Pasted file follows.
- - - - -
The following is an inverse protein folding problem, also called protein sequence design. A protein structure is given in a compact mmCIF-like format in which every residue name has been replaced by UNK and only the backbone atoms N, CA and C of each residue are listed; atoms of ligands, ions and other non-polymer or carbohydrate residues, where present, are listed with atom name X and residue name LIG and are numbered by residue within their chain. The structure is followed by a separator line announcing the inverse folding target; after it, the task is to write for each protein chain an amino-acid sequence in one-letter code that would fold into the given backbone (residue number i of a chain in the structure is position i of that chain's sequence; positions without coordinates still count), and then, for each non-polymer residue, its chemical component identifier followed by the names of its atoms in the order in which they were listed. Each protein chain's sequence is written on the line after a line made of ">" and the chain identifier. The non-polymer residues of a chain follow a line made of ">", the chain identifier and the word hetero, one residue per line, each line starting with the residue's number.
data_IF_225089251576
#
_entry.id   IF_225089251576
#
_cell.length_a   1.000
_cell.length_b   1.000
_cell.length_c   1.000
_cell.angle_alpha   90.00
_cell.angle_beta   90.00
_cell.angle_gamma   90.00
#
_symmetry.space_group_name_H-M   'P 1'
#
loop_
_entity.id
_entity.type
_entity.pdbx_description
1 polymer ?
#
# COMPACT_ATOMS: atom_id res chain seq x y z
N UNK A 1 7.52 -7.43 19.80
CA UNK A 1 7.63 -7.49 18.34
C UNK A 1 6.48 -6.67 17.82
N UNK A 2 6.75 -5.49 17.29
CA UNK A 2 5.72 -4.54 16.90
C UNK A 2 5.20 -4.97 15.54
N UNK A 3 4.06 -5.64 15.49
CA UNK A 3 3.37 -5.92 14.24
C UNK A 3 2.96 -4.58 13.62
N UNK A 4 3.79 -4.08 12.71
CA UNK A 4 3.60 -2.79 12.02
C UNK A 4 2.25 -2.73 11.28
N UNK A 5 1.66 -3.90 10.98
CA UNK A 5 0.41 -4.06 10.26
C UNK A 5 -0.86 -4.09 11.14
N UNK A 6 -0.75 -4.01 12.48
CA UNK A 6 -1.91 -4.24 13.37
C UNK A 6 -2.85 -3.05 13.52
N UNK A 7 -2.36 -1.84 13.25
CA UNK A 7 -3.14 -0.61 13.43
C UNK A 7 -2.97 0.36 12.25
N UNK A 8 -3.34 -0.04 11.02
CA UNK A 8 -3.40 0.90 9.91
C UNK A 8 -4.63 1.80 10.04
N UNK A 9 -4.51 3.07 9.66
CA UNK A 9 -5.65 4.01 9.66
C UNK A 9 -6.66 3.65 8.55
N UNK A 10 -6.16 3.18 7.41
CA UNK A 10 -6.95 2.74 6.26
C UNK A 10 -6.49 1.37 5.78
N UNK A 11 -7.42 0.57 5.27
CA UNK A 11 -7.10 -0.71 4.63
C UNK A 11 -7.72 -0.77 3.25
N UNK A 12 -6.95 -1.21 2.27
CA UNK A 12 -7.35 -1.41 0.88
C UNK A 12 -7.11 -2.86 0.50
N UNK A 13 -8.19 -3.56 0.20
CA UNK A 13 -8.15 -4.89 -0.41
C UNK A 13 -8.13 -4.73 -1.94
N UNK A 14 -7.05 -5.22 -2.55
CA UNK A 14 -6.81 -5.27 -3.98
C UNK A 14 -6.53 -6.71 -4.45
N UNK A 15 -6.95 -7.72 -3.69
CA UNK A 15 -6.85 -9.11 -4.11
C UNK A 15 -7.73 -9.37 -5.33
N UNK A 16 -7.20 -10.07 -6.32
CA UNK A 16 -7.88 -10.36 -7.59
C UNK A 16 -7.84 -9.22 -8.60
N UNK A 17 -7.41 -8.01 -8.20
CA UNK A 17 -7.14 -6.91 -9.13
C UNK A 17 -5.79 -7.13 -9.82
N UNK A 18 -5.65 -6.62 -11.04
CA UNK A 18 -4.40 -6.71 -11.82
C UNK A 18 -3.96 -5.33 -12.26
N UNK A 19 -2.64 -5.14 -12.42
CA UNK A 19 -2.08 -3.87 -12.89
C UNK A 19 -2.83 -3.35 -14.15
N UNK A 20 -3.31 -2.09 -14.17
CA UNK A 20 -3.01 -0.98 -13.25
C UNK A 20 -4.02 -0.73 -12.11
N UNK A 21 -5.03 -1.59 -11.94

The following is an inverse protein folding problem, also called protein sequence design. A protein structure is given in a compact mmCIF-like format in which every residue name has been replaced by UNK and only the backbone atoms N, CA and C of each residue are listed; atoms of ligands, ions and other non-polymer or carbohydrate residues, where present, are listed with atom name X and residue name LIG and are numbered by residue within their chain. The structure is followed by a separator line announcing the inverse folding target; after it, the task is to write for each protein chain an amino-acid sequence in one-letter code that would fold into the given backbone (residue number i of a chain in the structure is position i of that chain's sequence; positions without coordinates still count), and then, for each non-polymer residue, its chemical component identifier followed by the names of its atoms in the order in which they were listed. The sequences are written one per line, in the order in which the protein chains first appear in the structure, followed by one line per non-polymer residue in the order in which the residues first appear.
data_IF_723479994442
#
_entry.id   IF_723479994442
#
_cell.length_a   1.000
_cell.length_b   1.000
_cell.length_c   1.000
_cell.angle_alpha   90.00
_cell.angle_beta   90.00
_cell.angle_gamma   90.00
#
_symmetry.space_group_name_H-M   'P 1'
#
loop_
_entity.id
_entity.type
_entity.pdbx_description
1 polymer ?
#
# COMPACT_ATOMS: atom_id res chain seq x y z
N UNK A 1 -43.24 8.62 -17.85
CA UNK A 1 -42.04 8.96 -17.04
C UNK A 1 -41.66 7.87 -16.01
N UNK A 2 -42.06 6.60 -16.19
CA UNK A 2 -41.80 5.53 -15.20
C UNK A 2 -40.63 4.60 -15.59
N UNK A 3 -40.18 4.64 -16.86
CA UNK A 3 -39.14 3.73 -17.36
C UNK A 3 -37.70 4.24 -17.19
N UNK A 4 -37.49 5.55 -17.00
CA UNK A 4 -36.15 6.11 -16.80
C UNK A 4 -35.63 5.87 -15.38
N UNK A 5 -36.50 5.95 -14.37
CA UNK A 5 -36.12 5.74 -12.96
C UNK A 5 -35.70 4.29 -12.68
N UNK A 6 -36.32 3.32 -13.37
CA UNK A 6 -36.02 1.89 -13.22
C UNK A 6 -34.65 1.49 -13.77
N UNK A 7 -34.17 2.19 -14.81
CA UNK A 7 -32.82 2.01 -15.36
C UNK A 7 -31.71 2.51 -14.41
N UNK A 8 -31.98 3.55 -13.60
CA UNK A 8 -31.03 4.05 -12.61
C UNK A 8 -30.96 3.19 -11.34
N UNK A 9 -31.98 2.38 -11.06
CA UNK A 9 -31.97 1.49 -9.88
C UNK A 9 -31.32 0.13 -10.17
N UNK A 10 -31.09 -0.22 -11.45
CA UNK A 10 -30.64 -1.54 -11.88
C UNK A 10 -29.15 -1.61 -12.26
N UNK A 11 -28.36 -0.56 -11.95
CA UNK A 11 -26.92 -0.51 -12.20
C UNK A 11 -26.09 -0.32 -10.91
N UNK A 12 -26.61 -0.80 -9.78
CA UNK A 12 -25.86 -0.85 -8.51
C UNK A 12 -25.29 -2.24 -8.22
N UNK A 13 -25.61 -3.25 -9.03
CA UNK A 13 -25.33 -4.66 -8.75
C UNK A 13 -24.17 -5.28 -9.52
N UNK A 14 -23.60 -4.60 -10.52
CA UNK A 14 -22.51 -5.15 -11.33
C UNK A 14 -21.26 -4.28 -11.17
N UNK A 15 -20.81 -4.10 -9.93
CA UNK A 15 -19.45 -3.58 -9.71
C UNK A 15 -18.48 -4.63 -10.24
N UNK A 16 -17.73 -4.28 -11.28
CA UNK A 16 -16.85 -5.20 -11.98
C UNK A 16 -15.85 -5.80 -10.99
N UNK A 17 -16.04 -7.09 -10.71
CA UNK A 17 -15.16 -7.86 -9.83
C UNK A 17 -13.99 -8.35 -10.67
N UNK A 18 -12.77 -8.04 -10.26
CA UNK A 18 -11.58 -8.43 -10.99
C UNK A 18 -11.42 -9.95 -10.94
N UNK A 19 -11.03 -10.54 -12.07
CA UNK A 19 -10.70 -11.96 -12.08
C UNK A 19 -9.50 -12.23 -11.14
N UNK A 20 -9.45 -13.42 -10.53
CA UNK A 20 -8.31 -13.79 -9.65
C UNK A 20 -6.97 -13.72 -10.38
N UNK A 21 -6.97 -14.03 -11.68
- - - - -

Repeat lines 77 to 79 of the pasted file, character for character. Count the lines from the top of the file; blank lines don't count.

CA UNK A 19 -2.08 -3.87 -12.89
C UNK A 19 -2.83 -3.35 -14.15
N UNK A 20 -3.31 -2.09 -14.17